What Is Catastrophe Accumulation?
In the insurance industry, the term “catastrophe accumulation” refers to the aggregate claims that would need to be paid if one or more catastrophes were to occur across an entire region. In this sense, the catastrophe accumulation is a type of estimate of potential damages caused by catastrophes such as earthquakes or severe weather events.
- A catastrophe accumulation is an estimate of the potential risk born by an insurance company if one or more catastrophes were to occur within a particular region.
- It is used by insurance companies to manage their risks.
- Depending on their level of catastrophe accumulation, insurance companies may choose to raise premiums or purchase reinsurance.
How Catastrophe Accumulation Works
The basic business model for insurance companies is to collect premiums from a large number of policyholders, where the premiums charged are high enough to support the claims that are likely to be made against those policies. If the claims rise above their expected level, however, the insurance company may be unable to fund the claims through the previously-collected insurance premiums, leading to a loss and potential insolvency.
This basic challenge is particularly acute when dealing with catastrophic risks, such as earthquakes or hurricanes. Unlike most insurance contracts, in which the likelihood of a policyholder filing a claim is not influenced by whether a second or third policyholder does so, catastrophes can be much more dangerous to insurers. This is because a single event could potentially affect policyholders across an entire region, leading to a cascade of policy claims all at the same time. From the insurance company’s perspective, this is a kind of “worst-case scenario” because the total value of these claims could vastly exceed the premiums collected on those policies.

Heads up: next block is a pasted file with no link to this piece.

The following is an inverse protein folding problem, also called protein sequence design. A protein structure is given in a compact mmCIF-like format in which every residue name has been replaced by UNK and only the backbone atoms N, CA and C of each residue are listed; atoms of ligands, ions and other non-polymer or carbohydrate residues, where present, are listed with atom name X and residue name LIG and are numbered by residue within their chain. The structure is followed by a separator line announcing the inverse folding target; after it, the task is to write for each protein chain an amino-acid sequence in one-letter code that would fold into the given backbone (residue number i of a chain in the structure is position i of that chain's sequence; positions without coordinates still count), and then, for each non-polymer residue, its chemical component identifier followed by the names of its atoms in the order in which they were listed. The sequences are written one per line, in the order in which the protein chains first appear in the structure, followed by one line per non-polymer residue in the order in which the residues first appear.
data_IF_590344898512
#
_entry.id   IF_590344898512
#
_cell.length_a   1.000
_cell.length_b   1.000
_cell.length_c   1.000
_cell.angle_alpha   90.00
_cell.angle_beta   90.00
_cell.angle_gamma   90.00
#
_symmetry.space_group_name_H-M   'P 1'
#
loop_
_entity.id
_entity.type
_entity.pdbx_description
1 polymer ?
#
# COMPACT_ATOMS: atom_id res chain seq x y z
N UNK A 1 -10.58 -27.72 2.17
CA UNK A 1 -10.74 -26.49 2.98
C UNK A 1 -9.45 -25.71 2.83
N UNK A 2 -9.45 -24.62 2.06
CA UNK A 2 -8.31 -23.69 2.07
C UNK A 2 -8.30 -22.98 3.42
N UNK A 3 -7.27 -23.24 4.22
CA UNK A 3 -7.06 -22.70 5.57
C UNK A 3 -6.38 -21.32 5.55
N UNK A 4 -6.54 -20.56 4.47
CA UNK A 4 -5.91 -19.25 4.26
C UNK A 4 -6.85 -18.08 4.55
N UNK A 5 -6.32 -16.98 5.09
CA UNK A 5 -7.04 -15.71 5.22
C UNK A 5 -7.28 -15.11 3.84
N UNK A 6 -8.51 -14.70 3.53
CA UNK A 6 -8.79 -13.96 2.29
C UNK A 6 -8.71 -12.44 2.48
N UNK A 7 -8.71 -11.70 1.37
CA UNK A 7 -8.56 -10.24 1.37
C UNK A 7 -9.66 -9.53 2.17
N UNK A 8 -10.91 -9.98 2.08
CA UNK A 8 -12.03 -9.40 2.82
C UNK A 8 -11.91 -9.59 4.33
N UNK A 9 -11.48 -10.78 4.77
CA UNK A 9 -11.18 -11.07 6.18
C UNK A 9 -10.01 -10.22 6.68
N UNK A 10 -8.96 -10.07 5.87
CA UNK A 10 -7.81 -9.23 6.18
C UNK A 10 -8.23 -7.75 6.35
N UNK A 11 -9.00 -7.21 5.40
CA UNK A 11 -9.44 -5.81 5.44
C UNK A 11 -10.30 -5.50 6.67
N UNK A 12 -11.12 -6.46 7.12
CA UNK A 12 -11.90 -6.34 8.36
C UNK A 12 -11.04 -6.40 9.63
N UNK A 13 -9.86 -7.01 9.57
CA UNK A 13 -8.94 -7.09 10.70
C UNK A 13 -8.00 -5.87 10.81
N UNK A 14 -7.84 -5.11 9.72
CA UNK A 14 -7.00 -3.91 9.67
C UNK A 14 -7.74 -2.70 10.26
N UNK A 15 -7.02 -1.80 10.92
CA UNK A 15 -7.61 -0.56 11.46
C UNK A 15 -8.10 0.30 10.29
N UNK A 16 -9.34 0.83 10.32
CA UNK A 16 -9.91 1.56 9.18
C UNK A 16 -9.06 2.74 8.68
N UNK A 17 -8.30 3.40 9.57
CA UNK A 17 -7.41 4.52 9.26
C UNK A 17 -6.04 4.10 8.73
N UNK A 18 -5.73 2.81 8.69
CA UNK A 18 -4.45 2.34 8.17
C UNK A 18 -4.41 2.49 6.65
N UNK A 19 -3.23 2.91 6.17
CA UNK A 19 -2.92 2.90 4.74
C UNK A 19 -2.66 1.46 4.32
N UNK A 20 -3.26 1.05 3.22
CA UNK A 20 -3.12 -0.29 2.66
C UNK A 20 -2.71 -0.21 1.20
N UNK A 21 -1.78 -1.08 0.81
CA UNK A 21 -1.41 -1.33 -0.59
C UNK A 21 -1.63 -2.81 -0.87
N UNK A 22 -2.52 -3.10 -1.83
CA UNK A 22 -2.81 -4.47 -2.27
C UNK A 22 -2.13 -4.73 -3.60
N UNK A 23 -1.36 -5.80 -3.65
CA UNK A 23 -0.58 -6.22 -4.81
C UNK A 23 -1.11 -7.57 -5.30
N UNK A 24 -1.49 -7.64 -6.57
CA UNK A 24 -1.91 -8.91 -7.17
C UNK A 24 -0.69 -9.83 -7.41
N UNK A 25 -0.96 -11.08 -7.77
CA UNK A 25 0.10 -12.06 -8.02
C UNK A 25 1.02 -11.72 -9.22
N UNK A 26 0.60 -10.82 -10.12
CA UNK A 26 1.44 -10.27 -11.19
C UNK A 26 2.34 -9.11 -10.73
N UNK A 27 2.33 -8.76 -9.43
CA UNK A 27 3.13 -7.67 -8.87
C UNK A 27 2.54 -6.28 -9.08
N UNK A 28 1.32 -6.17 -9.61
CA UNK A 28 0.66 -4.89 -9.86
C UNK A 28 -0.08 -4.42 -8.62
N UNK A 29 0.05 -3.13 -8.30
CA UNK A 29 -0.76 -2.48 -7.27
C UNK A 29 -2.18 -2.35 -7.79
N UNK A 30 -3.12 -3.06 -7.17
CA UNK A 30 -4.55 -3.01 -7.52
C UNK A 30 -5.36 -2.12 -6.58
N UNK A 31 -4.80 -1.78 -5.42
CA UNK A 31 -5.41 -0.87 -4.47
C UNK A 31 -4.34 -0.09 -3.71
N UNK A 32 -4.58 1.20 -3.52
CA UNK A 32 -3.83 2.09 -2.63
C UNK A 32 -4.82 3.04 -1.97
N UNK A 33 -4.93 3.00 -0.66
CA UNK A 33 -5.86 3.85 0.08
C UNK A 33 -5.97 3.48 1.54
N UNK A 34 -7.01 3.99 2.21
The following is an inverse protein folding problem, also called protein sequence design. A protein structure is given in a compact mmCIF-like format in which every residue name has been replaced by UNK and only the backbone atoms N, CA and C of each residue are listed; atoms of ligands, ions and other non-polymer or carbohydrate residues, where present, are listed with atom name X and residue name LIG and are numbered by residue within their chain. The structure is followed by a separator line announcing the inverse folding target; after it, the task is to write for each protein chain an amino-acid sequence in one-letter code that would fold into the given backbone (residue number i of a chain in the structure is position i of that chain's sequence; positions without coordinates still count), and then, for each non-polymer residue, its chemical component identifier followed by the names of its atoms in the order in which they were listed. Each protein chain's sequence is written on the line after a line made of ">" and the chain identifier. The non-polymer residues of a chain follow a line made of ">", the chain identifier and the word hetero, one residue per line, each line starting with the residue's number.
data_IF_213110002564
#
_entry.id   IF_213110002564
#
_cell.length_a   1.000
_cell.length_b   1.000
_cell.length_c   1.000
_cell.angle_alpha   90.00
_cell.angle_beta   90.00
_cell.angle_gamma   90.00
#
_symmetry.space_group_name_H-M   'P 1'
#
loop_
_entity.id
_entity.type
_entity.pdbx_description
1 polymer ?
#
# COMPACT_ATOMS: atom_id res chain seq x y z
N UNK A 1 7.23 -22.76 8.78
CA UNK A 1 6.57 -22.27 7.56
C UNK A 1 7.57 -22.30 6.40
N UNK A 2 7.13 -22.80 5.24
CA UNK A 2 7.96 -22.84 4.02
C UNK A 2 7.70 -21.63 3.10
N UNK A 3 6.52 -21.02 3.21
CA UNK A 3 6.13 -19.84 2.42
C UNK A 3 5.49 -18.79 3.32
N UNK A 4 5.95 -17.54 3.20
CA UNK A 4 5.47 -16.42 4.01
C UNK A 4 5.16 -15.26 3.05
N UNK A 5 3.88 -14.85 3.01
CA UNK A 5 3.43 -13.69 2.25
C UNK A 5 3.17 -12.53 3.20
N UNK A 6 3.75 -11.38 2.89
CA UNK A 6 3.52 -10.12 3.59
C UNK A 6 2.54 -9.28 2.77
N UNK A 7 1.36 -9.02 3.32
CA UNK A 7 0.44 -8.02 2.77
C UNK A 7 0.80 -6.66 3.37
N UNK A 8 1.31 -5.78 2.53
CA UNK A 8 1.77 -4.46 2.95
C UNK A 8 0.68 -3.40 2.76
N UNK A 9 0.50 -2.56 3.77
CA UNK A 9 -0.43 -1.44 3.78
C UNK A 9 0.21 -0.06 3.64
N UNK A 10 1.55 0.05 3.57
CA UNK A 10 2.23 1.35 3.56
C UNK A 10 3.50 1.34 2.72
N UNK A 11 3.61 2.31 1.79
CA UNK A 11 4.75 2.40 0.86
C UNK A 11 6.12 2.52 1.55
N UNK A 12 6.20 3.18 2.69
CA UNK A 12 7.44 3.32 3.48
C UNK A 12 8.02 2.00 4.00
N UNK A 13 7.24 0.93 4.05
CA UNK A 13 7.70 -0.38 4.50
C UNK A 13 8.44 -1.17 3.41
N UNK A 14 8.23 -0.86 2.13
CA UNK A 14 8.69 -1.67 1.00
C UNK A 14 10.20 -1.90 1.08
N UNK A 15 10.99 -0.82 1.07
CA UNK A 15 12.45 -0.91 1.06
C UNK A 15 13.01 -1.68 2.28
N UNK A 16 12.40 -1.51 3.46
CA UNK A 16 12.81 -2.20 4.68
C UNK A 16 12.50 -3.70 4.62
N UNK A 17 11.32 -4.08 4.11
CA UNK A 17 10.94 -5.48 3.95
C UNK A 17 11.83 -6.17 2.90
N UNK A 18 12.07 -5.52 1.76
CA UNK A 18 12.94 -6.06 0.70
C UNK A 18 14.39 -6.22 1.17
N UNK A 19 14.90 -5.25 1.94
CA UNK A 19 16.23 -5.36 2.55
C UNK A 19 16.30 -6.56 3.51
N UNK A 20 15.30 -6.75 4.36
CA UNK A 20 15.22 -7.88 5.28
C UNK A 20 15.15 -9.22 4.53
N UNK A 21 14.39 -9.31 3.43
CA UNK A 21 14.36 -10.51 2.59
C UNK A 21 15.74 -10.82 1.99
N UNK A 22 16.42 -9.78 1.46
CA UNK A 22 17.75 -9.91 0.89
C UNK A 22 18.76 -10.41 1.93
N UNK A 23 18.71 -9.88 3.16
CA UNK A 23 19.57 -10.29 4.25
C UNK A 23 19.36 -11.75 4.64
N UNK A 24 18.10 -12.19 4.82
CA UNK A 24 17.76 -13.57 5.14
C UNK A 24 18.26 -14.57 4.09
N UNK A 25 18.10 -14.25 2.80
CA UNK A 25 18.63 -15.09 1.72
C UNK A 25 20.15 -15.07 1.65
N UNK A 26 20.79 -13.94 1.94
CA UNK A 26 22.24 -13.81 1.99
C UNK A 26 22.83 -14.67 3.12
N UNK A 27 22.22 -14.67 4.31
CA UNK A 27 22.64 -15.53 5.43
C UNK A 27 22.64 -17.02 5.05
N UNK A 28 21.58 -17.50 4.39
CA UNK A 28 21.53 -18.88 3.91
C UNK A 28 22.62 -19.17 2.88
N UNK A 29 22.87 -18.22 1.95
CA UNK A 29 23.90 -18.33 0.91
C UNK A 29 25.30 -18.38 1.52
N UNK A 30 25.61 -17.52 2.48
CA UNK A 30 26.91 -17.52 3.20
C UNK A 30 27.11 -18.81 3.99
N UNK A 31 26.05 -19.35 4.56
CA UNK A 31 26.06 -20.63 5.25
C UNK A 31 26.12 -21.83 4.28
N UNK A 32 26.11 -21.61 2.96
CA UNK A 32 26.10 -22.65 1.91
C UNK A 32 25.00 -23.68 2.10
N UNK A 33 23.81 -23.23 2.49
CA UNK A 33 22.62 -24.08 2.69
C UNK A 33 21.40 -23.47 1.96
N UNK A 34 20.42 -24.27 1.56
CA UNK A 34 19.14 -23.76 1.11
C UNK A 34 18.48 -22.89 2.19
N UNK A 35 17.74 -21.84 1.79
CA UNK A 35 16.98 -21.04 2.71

To manage this risk, insurance companies keep track of the potential losses associated with these types of catastrophes, grouping those estimates for each region or for the business as a whole. Insurance companies refer to this running total as their catastrophe accumulation, since it is essentially the accumulation of the risk presented by any potential catastrophe. For example, a home insurance provider that insures against earthquakes might keep track of its catastrophe accumulation for a particular state or city that is especially prone to earthquakes. Depending on the level of catastrophe accumulation they record, the insurance company may need to raise their insurance premiums or purchase reinsurance to manage their risk.
Real-World Example of Catastrophe Accumulation
Insurance companies evaluate the risk associated with underwriting a new policy by examining the potential severity and frequency of losses. The severity and frequency will vary according to the type of peril, the risk management, and reduction techniques being employed by the insured, and other factors such as geography. For example, the likelihood that a fire insurance policy will see a loss depends on how close buildings are to each other, how far away the nearest fire station is, and what fire prevention measures the building has in place.
After considering these factors, the insurance company might try to estimate its worst-case scenario by calculating its probable maximum loss (PML). For example, an insurance company with exposure to fire-related risks might create a table that models annual aggregate PML for wildfires over a 100-year period. Because catastrophic events are inherently rare, long periods such as this may be needed to ensure that a large enough number of past events are included in the data set.